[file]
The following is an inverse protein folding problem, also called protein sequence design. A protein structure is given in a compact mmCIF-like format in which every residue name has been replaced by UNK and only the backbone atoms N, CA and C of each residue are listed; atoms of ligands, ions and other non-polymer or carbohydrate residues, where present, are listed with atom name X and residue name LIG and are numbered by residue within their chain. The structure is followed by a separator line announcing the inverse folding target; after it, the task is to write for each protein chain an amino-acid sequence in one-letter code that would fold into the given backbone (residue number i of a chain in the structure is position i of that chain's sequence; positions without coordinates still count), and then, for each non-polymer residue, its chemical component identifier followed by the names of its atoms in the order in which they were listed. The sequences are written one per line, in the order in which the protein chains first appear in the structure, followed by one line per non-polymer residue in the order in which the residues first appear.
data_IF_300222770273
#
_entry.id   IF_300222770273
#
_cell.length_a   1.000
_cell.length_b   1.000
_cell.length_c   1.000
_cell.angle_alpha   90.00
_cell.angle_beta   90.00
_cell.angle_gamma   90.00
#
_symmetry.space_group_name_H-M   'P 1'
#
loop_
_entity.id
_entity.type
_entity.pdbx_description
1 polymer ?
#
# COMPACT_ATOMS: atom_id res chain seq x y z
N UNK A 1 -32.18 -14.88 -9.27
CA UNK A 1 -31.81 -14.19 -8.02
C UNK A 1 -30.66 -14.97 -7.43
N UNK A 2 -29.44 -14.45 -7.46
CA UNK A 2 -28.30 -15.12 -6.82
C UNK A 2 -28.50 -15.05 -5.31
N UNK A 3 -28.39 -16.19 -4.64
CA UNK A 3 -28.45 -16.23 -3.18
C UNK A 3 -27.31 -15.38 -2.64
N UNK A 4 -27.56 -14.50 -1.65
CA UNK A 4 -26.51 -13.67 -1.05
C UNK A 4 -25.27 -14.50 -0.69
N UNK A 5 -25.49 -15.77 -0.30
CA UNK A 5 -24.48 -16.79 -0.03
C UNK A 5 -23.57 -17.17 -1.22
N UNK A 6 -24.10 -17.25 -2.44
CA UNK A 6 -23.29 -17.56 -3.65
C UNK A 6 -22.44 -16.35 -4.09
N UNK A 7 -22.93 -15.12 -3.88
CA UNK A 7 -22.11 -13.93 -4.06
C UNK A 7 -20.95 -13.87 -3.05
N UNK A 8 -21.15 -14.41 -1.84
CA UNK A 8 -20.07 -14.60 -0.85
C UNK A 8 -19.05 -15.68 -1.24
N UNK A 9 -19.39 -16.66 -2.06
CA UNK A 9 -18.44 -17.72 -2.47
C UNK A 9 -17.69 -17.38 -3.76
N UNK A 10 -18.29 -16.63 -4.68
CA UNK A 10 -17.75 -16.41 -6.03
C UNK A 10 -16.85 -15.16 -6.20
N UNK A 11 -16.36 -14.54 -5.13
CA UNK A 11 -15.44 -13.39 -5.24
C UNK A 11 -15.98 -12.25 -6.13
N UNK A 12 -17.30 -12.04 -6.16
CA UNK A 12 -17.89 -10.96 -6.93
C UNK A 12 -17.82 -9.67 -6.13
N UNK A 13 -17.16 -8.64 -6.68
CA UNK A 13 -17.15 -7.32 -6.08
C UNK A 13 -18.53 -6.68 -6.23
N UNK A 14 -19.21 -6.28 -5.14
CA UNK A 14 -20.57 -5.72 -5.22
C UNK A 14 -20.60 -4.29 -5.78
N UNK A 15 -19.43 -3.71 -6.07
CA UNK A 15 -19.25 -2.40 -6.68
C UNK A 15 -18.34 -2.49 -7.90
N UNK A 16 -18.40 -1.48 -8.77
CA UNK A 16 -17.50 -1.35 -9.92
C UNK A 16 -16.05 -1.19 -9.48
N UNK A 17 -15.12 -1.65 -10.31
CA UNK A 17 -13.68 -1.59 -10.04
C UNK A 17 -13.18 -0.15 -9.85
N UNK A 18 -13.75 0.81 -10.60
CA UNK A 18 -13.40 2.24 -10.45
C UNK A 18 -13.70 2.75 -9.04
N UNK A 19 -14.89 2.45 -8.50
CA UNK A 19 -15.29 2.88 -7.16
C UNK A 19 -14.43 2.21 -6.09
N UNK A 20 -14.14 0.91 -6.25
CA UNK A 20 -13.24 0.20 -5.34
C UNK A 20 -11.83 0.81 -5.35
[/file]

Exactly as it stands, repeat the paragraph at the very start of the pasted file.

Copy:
The following is an inverse protein folding problem, also called protein sequence design. A protein structure is given in a compact mmCIF-like format in which every residue name has been replaced by UNK and only the backbone atoms N, CA and C of each residue are listed; atoms of ligands, ions and other non-polymer or carbohydrate residues, where present, are listed with atom name X and residue name LIG and are numbered by residue within their chain. The structure is followed by a separator line announcing the inverse folding target; after it, the task is to write for each protein chain an amino-acid sequence in one-letter code that would fold into the given backbone (residue number i of a chain in the structure is position i of that chain's sequence; positions without coordinates still count), and then, for each non-polymer residue, its chemical component identifier followed by the names of its atoms in the order in which they were listed. The sequences are written one per line, in the order in which the protein chains first appear in the structure, followed by one line per non-polymer residue in the order in which the residues first appear.